There’s no single, uniform image of what a real estate investor looks like.
We’re now in a new era for the industry, and real estate investors now come from all financial backgrounds, investment experiences, and locations. Investing success can be achieved in a variety of ways, by completely different people. No two investors’ success stories will be exactly the same.
However, in our experience as investors, consultants and developers, observing investments and the people behind them, we have identified a few key characteristics that a significant number of successful investors cultivate and embody. In particular, we’ve learned that when it comes to investing — especially long-term investing — building discipline and strong fundamentals is crucial.
Importantly, the first step toward developing many of these key attributes is just being aware of them. In that spirit, here are 5 key characteristics that can lead to investor success — both in real estate and beyond:
1. Having a Clear Sense of Financial Goals.
Having a firm grasp of why you want to invest can inform every other decision you make as an investor.
Without defining what success means for you, you may not be able to identify potential obstacles or properly assess the timeframe you have available. You’ll be at risk of making investment decisions that don’t actually serve your best interests. When investors do know the specific goals behind their investments, they’re usually better equipped to make more deliberate decisions, and those lead toward more meaningful outcomes — meaningful in a way that really matters to them, personally.
Knowing your goals can also protect you from acting impulsively or responding to news that actually should not affect your big-picture outlook — potentially a disastrous mistake in real estate, an investment that often thrives in the long term.
Patience is one of the most frequently championed traits in successful investors — one of the simplest, too. However, it is relatively rare to find it practiced to its full potential in the investment world. Patience can be crucial for success in many investment types, but in real estate, time is an especially valuable trait.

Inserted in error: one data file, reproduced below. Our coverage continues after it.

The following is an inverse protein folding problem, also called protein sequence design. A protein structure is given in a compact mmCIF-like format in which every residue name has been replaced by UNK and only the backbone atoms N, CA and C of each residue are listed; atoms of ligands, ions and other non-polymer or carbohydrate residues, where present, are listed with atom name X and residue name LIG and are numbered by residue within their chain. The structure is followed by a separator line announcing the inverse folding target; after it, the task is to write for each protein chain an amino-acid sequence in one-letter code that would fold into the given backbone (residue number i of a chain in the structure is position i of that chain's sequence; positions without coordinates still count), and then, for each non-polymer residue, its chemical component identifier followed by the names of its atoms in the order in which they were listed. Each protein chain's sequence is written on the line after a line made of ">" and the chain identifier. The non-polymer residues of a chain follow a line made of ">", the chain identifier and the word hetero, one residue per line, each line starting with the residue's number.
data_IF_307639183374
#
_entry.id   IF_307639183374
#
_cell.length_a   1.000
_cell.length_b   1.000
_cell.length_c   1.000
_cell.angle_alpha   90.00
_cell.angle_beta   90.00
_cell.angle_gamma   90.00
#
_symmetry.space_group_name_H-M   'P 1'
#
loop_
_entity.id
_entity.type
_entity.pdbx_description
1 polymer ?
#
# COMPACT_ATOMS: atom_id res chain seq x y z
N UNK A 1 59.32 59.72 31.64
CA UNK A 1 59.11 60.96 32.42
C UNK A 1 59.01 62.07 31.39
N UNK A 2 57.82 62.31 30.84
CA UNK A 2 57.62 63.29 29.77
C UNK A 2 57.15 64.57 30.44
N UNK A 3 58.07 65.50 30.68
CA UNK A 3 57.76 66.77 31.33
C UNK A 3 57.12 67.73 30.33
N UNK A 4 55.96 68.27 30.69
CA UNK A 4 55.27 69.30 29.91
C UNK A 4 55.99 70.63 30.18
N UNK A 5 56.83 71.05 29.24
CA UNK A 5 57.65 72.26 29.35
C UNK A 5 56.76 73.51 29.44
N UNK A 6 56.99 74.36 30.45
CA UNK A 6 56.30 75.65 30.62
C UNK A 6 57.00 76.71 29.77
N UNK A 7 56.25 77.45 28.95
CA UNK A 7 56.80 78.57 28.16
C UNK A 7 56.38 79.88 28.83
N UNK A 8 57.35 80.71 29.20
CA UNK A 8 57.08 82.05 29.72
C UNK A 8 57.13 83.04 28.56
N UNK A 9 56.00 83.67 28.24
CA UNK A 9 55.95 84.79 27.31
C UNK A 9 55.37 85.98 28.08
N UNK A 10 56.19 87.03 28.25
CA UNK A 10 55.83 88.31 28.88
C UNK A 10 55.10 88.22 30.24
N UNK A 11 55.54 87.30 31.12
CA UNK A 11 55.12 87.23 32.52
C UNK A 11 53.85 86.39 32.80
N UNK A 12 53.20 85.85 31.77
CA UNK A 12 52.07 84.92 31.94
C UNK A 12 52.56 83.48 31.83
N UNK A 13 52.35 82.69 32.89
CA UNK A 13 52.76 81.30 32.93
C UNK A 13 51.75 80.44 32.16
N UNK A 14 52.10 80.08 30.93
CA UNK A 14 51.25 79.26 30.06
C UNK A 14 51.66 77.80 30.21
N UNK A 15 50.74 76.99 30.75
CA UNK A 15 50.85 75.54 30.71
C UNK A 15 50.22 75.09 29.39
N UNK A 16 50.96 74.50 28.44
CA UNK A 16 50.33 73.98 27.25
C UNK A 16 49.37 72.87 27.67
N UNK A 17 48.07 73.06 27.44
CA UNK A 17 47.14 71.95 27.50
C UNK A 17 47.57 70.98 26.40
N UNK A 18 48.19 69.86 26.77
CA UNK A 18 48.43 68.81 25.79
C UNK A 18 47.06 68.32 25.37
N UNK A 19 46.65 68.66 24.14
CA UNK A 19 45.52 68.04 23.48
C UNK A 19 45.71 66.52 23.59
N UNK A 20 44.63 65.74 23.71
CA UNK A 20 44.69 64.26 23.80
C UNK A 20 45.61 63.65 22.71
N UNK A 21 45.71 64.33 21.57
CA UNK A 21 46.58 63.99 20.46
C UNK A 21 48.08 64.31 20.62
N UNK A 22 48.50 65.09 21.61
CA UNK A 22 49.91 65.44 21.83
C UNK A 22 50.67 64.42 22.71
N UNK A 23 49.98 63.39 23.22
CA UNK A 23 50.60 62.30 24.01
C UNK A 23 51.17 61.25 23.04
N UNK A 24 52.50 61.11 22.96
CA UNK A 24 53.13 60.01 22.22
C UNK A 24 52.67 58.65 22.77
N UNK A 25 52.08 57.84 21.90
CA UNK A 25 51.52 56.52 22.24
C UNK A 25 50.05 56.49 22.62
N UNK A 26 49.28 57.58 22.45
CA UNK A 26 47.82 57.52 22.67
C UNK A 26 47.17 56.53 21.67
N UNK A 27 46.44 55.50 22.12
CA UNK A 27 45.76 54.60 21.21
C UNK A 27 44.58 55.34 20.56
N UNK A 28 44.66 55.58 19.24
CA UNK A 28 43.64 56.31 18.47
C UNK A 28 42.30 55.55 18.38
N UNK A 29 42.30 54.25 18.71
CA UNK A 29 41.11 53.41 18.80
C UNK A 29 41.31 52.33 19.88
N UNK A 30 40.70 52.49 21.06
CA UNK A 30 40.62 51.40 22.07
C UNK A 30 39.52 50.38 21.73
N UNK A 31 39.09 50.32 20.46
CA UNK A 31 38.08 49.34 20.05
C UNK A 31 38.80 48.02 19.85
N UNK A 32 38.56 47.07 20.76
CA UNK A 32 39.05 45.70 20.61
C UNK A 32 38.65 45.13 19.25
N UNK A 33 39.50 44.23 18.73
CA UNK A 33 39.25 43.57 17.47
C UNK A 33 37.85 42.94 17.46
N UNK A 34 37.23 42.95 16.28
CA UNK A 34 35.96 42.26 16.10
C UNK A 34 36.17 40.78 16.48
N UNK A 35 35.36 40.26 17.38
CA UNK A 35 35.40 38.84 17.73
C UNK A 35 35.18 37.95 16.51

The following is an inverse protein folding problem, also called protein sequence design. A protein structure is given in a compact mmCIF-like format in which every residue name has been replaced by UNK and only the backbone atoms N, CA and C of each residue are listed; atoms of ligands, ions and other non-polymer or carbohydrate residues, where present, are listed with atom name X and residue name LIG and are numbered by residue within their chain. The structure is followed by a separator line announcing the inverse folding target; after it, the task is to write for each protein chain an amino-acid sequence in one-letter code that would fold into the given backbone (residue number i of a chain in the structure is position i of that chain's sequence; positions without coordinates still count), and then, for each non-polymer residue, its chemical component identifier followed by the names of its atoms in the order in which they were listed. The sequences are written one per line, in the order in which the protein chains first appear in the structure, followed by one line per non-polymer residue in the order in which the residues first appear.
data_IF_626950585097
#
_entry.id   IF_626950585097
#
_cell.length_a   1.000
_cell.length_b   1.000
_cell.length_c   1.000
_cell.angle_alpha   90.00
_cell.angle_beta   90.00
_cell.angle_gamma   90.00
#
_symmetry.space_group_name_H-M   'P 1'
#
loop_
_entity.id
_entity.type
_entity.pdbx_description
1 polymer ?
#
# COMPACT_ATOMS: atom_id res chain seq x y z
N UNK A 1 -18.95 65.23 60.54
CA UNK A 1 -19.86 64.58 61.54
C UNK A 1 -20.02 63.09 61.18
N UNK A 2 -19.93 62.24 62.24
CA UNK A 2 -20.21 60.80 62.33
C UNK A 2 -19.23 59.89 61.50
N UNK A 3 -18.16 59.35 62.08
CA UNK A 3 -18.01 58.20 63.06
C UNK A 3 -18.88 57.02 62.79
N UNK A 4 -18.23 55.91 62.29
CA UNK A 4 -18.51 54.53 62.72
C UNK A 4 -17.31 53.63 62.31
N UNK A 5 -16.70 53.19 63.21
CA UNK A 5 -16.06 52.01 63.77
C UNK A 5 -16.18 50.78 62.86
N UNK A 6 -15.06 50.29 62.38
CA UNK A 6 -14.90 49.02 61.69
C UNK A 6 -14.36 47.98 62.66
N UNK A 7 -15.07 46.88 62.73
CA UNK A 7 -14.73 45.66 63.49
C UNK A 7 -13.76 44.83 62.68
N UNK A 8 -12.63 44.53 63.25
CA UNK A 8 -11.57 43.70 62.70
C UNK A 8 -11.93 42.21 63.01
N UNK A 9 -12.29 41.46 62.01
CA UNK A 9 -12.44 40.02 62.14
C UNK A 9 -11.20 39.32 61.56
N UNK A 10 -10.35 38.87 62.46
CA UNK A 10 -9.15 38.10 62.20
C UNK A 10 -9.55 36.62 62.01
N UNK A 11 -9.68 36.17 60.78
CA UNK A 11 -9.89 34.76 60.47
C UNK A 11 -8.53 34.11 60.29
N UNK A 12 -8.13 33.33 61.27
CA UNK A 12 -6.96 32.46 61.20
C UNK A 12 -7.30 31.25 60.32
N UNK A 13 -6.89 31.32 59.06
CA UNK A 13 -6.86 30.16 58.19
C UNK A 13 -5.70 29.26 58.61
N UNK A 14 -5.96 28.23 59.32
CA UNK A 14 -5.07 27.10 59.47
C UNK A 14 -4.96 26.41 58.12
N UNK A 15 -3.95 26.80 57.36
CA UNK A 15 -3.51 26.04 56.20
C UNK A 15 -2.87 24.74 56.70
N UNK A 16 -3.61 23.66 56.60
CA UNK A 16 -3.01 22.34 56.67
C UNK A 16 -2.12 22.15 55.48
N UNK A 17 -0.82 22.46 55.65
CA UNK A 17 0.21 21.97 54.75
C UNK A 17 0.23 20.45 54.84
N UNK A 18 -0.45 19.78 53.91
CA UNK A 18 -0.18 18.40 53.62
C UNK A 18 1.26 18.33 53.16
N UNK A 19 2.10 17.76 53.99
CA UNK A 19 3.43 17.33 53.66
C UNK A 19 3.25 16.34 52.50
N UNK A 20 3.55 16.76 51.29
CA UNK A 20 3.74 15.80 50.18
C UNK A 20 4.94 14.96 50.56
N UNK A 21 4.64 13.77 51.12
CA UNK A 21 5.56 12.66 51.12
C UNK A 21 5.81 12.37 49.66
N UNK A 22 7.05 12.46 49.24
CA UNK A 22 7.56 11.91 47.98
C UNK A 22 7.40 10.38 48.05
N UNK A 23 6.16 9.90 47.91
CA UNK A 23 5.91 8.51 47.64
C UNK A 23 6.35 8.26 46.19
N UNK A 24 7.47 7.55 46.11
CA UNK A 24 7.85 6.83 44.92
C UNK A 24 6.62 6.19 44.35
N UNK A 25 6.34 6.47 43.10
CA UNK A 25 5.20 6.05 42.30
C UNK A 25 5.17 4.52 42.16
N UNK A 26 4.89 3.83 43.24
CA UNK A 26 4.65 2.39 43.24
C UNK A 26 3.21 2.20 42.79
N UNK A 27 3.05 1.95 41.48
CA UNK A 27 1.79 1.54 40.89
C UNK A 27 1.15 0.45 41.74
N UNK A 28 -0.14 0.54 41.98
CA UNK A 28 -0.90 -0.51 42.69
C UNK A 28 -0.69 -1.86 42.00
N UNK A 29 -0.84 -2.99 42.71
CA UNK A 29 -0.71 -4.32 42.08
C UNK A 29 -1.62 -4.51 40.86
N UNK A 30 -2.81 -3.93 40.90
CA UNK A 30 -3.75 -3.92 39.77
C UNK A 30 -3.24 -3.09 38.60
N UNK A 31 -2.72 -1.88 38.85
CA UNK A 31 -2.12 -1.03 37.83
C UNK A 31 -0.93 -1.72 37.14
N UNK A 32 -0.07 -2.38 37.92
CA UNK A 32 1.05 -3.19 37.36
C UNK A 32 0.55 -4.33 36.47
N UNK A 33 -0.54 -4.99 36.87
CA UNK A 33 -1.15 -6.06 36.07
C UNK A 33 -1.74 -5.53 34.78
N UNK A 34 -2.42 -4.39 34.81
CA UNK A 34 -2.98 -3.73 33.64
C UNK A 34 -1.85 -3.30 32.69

The power of patience in this industry is related to the nature of the investment itself: as a physical, hard asset, commercial real estate’s value is subject to a range of factors that simply cannot be rushed. Before they can deliver an optimal return, many properties require investors to add value through renovation, ground-up construction, and/or the time to generate income from tenants.
Yes, it can be slow going, watching a real estate investment really grow and blossom. But, when handled prudently, the returns can be worth the wait.
Finally, as with any investment, patience to stay the course through fluctuations in the market can ultimately pay big returns. No investor wants to sell low or prematurely, but temptation can be constant and nagging, thanks to fear of the market being uncooperative or making a sudden turn. If an investment is well-founded for the long-term, however, those moments of turbulence will often be completely forgotten in later months and years.
3. Keeping your eyes on a big-picture view of history.
When considering the validity of an investment, it is easy to suffer from short-term memory. Successful investors, however, often have a longer-scale sense of the market.